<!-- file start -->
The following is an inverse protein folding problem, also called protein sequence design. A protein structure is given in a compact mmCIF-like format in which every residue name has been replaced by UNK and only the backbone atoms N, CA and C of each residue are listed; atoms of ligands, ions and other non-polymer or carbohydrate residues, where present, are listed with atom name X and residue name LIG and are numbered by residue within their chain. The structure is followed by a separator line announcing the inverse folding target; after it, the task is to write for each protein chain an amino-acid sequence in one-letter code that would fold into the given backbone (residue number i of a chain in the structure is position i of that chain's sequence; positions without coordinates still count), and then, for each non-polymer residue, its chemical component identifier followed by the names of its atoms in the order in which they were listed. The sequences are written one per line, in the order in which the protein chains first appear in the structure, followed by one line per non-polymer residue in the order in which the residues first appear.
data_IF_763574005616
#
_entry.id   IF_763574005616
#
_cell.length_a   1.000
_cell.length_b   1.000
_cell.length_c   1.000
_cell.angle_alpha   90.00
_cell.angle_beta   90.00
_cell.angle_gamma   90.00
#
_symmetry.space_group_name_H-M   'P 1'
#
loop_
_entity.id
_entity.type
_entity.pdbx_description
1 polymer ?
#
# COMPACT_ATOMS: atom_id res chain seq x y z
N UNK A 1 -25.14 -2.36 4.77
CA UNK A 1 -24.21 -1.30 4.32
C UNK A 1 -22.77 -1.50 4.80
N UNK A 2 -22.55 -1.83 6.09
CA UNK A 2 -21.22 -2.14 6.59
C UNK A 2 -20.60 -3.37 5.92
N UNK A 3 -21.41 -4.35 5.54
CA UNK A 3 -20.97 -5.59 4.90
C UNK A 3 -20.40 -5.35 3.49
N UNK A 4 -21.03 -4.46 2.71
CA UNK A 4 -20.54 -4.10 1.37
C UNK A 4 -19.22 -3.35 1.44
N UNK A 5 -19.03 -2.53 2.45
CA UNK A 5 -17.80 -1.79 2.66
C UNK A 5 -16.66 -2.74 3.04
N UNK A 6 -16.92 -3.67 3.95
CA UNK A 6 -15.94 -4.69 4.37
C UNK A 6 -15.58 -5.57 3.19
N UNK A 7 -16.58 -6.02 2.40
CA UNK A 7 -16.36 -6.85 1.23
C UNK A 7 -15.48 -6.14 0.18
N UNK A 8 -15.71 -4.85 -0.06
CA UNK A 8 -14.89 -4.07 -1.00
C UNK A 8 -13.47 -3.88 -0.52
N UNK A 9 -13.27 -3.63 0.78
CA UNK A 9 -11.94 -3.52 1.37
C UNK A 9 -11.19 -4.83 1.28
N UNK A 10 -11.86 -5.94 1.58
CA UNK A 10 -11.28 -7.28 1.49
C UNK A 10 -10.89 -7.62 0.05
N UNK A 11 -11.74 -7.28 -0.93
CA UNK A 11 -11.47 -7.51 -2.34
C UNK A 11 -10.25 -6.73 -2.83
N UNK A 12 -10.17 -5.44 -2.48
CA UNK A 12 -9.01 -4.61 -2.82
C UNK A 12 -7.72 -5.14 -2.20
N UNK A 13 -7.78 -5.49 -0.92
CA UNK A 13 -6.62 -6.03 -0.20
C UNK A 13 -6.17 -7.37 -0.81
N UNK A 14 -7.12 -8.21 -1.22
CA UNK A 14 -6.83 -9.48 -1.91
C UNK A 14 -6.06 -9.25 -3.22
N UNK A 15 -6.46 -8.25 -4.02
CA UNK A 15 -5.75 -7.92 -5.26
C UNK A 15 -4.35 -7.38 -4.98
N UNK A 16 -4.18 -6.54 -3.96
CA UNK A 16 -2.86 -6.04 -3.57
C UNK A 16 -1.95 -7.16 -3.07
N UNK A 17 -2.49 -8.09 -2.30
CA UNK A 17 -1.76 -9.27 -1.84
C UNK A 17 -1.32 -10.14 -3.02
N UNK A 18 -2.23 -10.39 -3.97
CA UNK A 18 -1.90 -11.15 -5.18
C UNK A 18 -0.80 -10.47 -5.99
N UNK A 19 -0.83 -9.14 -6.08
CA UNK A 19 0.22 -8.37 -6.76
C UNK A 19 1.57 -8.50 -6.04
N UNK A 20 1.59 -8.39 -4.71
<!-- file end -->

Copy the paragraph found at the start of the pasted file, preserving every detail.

The following is an inverse protein folding problem, also called protein sequence design. A protein structure is given in a compact mmCIF-like format in which every residue name has been replaced by UNK and only the backbone atoms N, CA and C of each residue are listed; atoms of ligands, ions and other non-polymer or carbohydrate residues, where present, are listed with atom name X and residue name LIG and are numbered by residue within their chain. The structure is followed by a separator line announcing the inverse folding target; after it, the task is to write for each protein chain an amino-acid sequence in one-letter code that would fold into the given backbone (residue number i of a chain in the structure is position i of that chain's sequence; positions without coordinates still count), and then, for each non-polymer residue, its chemical component identifier followed by the names of its atoms in the order in which they were listed. The sequences are written one per line, in the order in which the protein chains first appear in the structure, followed by one line per non-polymer residue in the order in which the residues first appear.